Monday, March 8, 2010

Closing Your Accounts

When you have too many accounts that are open it can affect your credit negatively. With the current credit models too much credit can be a warning sign to your creditor that you are just getting by. Your credit can be hit even worse if your balances on your revolving credit are too high or if you have opened any new credit.

So how do you raise your scores in this type of situation?

The answer is: very slowly. Closing out a bunch of credit cards at once can drop your scores tremendously. You are better off paying your cards off and leaving them open but if you are the type of person that are too tempted to use the credit card again then you need to close your cards out over time. Close out your accounts over time by closing each one every month or two. Also, remember that you still need some credit to have credit scores so don’t close everything out. Leave a couple credit cards open so you don’t end up without any credit at all.

Tuesday, March 2, 2010

Credit Tip of the week

Credit Card Changes

Two of the Credit CARD Act changes are already in place.

Consumers now have 21 days to send their payments in instead of 14 days and credit card companies must give consumers 45 days notice if their terms change, instead of 15 days.
Although it is noted that one important exception to the 45-day notification rule is if your credit card company decides to reduce your credit limit – the company can do that without any warning.

Should they lower your limit, call the company and ask for it to be reversed. If the credit card company refuses, then pay any remaining balance as soon as possible since lowering your credit limit could affect your credit score. Remember that it is ideal to keep your credit balance to credit limit below 40% or it will affect your credit negatively which in turn can lower your credit score enough to affect your rates on insurance, mortgages, and many other items.

Monday, February 1, 2010

Credit Tip of the week

Credit Tip of the Week:

Under the Fair Credit Reporting Act (FCRA), the Consumer Credit Reporting Companies are permitted to include your name on lists used by creditors or insurers to make firm offers of credit or insurance that are not initiated by you ("Firm Offers"). In other words when you personally or one of your clients applies for a mortgage and credit gets pulled your information gets sold.

The idea behind this was to allow for consumers to receive offers from other mortgage companies and insurance companies when you are looking at obtaining financing for a home. What has happened though is banks/brokers buy your information from 3 major credit reporting agencies and then use deceptive practices to lure your client away. Some of those practices include calling the client pretending to be the original loan officer, sending out applications with teaser rates to try and bait and switch potential clients.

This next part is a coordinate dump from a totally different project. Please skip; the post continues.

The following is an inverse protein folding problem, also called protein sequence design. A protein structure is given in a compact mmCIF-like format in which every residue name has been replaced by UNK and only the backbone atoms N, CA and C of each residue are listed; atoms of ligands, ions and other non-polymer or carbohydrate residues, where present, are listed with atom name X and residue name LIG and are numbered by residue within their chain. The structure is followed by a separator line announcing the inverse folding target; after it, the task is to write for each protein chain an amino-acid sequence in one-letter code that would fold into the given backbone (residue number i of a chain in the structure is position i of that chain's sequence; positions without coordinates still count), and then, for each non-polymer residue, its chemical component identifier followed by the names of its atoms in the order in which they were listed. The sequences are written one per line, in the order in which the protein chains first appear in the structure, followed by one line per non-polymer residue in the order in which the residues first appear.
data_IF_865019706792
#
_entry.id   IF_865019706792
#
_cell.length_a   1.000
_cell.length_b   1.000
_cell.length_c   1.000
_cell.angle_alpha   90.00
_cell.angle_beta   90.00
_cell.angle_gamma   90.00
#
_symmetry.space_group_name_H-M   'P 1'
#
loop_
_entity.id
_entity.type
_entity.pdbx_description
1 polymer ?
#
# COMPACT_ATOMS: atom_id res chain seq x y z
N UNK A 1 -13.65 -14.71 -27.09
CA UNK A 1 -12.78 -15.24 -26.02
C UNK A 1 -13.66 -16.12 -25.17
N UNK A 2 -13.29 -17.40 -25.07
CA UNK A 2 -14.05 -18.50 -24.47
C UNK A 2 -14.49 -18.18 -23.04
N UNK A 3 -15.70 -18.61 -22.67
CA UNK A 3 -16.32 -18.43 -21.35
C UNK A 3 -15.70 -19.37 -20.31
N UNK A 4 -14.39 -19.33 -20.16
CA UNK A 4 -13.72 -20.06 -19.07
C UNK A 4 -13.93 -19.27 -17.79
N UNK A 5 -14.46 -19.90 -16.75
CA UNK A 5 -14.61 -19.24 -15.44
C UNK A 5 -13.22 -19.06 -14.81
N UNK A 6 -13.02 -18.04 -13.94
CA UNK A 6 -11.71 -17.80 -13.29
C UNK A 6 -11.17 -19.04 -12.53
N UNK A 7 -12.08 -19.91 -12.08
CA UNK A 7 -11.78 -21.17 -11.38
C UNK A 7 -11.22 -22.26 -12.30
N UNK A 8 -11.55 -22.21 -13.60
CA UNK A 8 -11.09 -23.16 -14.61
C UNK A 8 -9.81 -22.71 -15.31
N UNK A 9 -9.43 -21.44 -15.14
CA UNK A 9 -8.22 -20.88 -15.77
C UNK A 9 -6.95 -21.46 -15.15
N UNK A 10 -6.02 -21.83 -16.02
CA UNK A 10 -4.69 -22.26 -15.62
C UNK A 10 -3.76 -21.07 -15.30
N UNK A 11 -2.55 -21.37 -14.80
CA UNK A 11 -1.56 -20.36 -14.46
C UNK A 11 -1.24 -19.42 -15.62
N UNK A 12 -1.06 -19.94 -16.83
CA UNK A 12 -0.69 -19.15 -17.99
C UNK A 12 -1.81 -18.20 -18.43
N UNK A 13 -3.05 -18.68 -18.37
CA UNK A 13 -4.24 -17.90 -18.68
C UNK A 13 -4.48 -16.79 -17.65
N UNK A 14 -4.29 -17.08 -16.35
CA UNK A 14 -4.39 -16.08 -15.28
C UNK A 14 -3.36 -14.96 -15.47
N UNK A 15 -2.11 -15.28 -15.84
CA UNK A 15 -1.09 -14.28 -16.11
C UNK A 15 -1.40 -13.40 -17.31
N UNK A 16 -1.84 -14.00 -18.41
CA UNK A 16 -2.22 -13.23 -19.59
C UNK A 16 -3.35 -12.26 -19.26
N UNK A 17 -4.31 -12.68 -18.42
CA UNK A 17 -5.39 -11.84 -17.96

Under the FCRA their www.optoutprescreen was created to allow consumers to opt out of their information being sold. You can go to the website before your credit is pulled or after and opt out for the next 5 years or write a letter and opt out for life. This is a great option to avoid having your information sold to somebody you don’t even know.

Monday, January 25, 2010

Recent FHA Changes

With the high amount of defaults FHA is experiencing through foreclosed homes and short sales, FHA has decided to follow the path of FNMA and tighten it's guidelines. Here are the upcoming changes that take effect in the next few months:

1. Increased mortgage insurance. The mortgage insurance premium will be increased from 1.75% to 2.25%. Although this is an increase it will only affect the monthly payments slightly.

2. New down payment and credit score requirements. According to the new policy you will have to have a 580 credit score or higher to keep your down payment at 3.5%. All scores lower than 580 will require a down payment of 10%. This actually has little affect on buyers since almost all banks require a 620 plus credit score to buy a home with FHA financing.

3. Reduced seller concessions. The Seller of the home will only be able to contribute 3% to seller closing costs instead of the allowed 6%. Typically closing costs are around 3% but in markets such as Arizona where homes are selling for as low as 70-80k and lower, 3% of a sales price will not be enough to cover all the closing costs.

The changes will become effective on April 5, 2010. A borrower will need to have an FHA case number on their property prior to that date to avoid the changes.